In addition to history, every morning I read aloud from a literature selection. I read In the Beginning by Virginia Hamilton (selected stories) during our first week. This week I’ve been reading from Theodosia and the Serpents of Chaos by R. L. LaFevers. It is a nice introduction to Egyptian themes for when we hit Egypt in a couple of weeks. The children are also listening to Rick Riordan’s The Red Pyramid on audiobook (not a great read aloud, IMO, but a fun book nonetheless).
Each child has chosen a novel to read in addition to books tied to our history studies. My twelve-year-old is reading A Wrinkle In Time by Madeleine L’Engle, my nine-year-old is reading The Trumpet of the Swan by E. B. White, my seven-year-old is reading James and the Giant Peach by Roald Dahl, and I’m reading Bunnicula by James Howe to my six-year-old. As they read, they mark potential copywork passages with sticky note flags.
Phonics and Spelling
I’m taking the older three through Phonics Road 3 as a group. The older two have done it already, but it’s the first time for the seven-year-old. It starts with a great review of phonics rules using simple words before progressing to more complicated words.
My six-year-old is moving more slowly through Phonics Road 1. She also reads I See Sam books and works on Hooked on Phonics on my iPad.
I’m doing a mix of Phonics Road, Michael Clay Thompson, and Growing with Grammar. Everyone will work through Growing with Grammar’s Digging Into Diagramming. However, I will first introduce grammar ideas to the younger two with Grammar Island by Michael Clay Thompson.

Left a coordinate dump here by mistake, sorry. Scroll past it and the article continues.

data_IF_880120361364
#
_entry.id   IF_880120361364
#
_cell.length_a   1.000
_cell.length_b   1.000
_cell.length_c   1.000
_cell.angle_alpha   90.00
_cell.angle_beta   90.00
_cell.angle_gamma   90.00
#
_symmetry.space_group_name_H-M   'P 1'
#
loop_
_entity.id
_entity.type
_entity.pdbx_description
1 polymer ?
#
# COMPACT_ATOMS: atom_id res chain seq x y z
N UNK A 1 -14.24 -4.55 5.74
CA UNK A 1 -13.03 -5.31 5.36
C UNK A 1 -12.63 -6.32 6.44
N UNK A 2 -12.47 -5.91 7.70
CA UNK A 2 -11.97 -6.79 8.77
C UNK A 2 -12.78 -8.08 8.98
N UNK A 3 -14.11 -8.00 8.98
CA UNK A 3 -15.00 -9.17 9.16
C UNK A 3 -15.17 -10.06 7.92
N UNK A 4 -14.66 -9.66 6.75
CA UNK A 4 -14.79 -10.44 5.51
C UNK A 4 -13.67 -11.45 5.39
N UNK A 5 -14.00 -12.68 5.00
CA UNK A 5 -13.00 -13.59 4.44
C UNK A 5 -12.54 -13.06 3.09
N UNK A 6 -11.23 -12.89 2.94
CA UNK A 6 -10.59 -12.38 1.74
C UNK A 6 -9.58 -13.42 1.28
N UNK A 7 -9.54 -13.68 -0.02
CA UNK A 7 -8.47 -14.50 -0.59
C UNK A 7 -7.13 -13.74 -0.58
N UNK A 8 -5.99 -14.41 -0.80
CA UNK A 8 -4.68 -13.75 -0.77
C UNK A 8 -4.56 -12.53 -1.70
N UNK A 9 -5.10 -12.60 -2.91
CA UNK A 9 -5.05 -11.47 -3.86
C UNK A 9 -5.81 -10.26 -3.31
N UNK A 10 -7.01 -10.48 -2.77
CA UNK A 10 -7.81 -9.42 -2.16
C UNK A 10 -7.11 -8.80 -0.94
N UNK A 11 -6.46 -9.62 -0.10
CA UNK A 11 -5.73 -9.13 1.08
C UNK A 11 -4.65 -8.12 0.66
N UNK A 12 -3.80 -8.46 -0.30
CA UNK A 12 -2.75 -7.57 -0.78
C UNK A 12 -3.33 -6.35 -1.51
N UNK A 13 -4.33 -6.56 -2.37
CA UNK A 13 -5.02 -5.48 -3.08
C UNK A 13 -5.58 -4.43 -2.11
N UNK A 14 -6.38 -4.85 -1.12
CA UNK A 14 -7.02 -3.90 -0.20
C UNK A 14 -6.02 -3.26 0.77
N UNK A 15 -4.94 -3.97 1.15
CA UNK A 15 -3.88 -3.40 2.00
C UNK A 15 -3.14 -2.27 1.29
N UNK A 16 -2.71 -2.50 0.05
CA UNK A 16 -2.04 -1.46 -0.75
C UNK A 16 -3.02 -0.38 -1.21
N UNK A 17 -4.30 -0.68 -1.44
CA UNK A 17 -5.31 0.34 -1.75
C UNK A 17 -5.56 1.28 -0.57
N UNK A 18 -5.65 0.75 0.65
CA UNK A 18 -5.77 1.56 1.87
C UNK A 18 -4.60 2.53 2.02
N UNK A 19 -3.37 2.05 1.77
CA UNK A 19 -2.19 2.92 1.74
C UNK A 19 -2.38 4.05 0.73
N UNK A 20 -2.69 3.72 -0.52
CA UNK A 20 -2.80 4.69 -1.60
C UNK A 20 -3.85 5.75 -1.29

While my toddler naps, we have group math time. First, each child works through the various work texts (Christian Light Education and Math Mammoth, depending on the child). I go around the room, helping whomever needs help. Then we play a Right Start Math Card Game all together.
This semester we are watching Cosmos and discussing the episodes. I also grabbed library topics on evolution and astronomy. We will ramp up to doing formal narrations. For now we are watching, reading, and discussing. There are some field trips that I’d like to take as well.
My twelve-year-old is working through Getting Started with Latin, which we started toward the end of the last school year. The younger ones couldn’t keep up, so she’s doing it alone. She will be starting a French class in two weeks and she began working through DuoLingo’s French course today.
The three younger children will be starting art classes in two weeks.
All four children will be starting musical theater classes in two weeks.
I founded a homeschool group with some other homeschool mom friends that will start next week. We have themes for each time we meet (history and games, science and art/music, literature and cooking/crafts, etc.) with moms assigned to lead activities for the older group (9 -12), middle group (4 – 8), and youngest group (3 and younger). The group will be partly educational with history projects, science activities, literature discussions, and field trips and partly social with games, parties, just-for-fun activities, and communal lunch time.
I will probably tweak things as we go, but right now these is working very well! I’m less stressed than I was last year when I had the children more separated and I had specific things to work on tied to the day rather than a list of ideas for the week. Switching our mornings to be more relaxed and our afternoons to be more structured has also made a big difference.